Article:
Norma rang the doorbell, Vivian recounted. Alene told her that she could see a man waiting by his car on the street.

“May I see James Shepherd?” Norma asked.

James Shepherd slowly limped to the door and opened it for Norma. Alene gave them privacy and the two former Groveland neighbors sat on the interior porch “for about five minutes,” she recounted to her daughter.

When the two were done speaking, James came stoically back into the living room. Norma and the man drove away.

“What was that about?” Alene asked.

“That was Norma,” James said. He told his wife that she’d come to talk about his brother, Sam. And about the rape.

“What did she say?” Alene asked.

“She said it never happened.”

Driven from Groveland, the Shepherd family had lost their house and farm in what Florida legislators described as the state’s “dark times” of racism. The swamp acreage that Henry Shepherd had painstakingly drained and cultivated eventually came into the possession of one of Norma’s sons. For the Shepherds, there was no going back to Groveland anyway. Samuel had been dead nearly 50 years, and despite James’s reputation as a man of character and faith, the Shepherd name remained tainted in Lake County; Willis McCall’s rendition of the Groveland story became the version that endured. There were venomous, shameful words that followed the Shepherd nieces and nephews through their school years and beyond—smears that resonated for decades.

Weeks from his last moments on earth, when his heart would ultimately fail him, James Shepherd said he had heard Norma concede what he’d known all along.“She apologized,” James told his wife.

As Alene Shepherd described to her daughters the meeting between James and Norma, neither Vivian nor Erma doubted their parents for even a second. “It happened,” Vivian said.

“We’re Christians,” Erma added, noting that her father made sure the family never missed service at Clermont’s New Jacobs Missionary Baptist Church. James Shepherd never sought “closure” to the family ruin he’d endured in Groveland a half century before, nor had he ever attempted to come to terms with his tragic past. The past he simply buried. The pain was too great, and like so many victims of racial terror and brutality in the Jim Crow South, the Shepherds remained silent, not wanting to poison their own children’s hearts with stories of hatred. “My father did not carry prejudice,” Erma said. “He never held bitterness.”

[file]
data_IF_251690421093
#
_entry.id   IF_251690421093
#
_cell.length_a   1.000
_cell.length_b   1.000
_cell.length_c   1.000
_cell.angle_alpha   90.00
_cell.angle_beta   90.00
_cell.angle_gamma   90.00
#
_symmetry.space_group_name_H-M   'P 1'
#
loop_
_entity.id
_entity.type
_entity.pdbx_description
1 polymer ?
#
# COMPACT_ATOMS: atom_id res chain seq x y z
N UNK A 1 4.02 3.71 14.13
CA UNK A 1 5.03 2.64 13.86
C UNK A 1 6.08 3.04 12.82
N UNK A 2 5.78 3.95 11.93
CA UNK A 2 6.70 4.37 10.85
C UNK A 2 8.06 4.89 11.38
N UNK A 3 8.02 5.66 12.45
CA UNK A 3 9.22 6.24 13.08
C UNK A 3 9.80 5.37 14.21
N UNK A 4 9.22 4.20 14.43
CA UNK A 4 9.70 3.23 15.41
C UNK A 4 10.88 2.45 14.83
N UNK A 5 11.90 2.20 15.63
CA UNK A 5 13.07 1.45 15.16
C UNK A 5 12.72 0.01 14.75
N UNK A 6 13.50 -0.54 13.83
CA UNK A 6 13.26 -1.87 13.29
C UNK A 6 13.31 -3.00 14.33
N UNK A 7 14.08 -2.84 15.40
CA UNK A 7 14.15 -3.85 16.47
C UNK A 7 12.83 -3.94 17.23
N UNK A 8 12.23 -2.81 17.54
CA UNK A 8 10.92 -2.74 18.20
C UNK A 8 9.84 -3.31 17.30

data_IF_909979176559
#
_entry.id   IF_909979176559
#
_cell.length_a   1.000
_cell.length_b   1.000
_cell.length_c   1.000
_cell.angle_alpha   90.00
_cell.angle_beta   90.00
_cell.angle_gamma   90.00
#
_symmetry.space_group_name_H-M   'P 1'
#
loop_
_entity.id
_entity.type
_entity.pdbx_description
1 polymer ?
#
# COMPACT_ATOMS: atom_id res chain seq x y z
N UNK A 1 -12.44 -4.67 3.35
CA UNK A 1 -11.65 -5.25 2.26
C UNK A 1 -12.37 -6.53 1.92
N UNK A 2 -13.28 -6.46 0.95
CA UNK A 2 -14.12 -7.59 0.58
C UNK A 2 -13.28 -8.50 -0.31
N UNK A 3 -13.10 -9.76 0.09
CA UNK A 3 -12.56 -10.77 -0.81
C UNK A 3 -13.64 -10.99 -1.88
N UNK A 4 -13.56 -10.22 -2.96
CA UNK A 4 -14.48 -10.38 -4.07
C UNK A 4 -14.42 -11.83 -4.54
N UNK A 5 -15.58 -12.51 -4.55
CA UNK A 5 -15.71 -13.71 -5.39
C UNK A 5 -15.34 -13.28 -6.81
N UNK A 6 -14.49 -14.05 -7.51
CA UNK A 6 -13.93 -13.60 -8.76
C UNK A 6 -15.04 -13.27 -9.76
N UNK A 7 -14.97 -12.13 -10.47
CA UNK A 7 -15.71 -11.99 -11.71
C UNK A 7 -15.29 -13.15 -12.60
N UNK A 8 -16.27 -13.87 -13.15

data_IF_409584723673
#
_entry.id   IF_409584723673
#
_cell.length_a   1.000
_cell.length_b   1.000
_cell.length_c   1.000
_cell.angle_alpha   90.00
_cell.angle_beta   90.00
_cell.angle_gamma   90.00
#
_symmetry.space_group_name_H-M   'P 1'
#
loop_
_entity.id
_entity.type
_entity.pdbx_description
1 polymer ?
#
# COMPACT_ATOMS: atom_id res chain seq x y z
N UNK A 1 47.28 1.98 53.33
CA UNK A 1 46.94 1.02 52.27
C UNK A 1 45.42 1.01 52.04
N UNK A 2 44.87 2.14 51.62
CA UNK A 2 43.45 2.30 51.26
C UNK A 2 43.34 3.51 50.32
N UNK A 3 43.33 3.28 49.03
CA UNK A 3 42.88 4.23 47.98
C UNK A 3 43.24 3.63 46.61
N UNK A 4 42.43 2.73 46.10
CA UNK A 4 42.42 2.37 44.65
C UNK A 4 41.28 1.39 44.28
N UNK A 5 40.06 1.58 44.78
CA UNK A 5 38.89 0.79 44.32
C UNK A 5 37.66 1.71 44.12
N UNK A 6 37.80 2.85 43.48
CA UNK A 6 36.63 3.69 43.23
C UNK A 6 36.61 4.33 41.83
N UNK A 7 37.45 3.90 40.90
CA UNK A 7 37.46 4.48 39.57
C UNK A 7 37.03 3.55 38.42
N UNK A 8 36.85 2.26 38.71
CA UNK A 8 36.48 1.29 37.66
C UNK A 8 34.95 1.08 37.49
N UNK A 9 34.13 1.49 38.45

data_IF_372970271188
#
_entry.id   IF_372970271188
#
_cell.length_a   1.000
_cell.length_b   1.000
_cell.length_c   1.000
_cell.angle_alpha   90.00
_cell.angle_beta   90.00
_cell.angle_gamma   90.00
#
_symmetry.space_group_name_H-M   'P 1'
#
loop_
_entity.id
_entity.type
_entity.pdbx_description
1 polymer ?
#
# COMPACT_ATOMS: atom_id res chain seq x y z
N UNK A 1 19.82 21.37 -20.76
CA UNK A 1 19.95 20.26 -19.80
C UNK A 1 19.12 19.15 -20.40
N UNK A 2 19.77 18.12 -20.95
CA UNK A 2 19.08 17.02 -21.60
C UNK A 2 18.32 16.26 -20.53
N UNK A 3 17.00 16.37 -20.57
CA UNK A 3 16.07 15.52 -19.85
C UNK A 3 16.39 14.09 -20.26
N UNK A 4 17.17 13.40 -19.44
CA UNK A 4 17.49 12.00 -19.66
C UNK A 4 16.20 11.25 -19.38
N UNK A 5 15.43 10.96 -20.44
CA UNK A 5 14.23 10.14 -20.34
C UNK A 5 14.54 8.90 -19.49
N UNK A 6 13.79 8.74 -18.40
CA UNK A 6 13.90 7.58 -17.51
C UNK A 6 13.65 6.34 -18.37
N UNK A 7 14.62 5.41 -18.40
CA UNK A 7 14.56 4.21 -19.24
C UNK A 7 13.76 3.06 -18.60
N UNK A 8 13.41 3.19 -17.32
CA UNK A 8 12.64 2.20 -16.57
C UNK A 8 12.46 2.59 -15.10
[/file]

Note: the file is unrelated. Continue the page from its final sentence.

Norma’s visit was unsolicited and unexpected, but James Shepherd welcomed her into his Lake County home and listened solemnly to the woman’s plea for forgiveness.

Vivian Shepherd didn’t need to ask her mother what happened next. Despite what the doctors had said, she knew there was still strength in James Shepherd’s heart.

“My father accepted the apology,” Vivian said.

*  *  *

Several attempts were made, through previously cooperative family members, to contact Norma for a comment on the State of Florida’s apologies to the families of the Groveland Boys, as well as on the Shepherds’ story of her visit to their home in Clermont. Contact was eventually made with a close relative who emphatically made it clear that the family would have no comment.

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Behind the Search for an Apology in the Infamous 1949 ‘Groveland Boys’ Case

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By Michael Stone

May 23, 2016
Thurgood Marshall sits behind his desk in his office at the Federal Courthouse, Washington, DC. in 1965

Thurgood Marshall sits behind his desk in his office at the Federal Courthouse, Washington, DC. in 1965 Sam Falk—Getty Images

The story of the Groveland Boys might not surprise anyone familiar with the miscarriages of justice that sometimes marked race relations in the early 20th century.

The case started in 1949, when four black men were accused of raping a white woman outside Groveland, Fla. One was killed by a mob a few days later, and the other three were tried and convicted. But thanks to Thurgood Marshall pursuing the case when he was executive director of the NAACP’s Legal Defense and Education Fund, the Supreme Court ordered a retrial.

Seven months after the Supreme Court decision, one of the men was killed and another injured in a shooting by the sheriff and a deputy from Lake County, where Groveland is located. The surviving two were convicted again, with one serving 19 years in jail and dying in 1970, two years after being released; the other was released in 1962 after 12 serving years and died in 2012.

Many believe the Groveland Boys were innocent, and today, city and county governments, the Florida Senate and concerned citizens are pushing for the state to apologize, exonerate and pardon the four.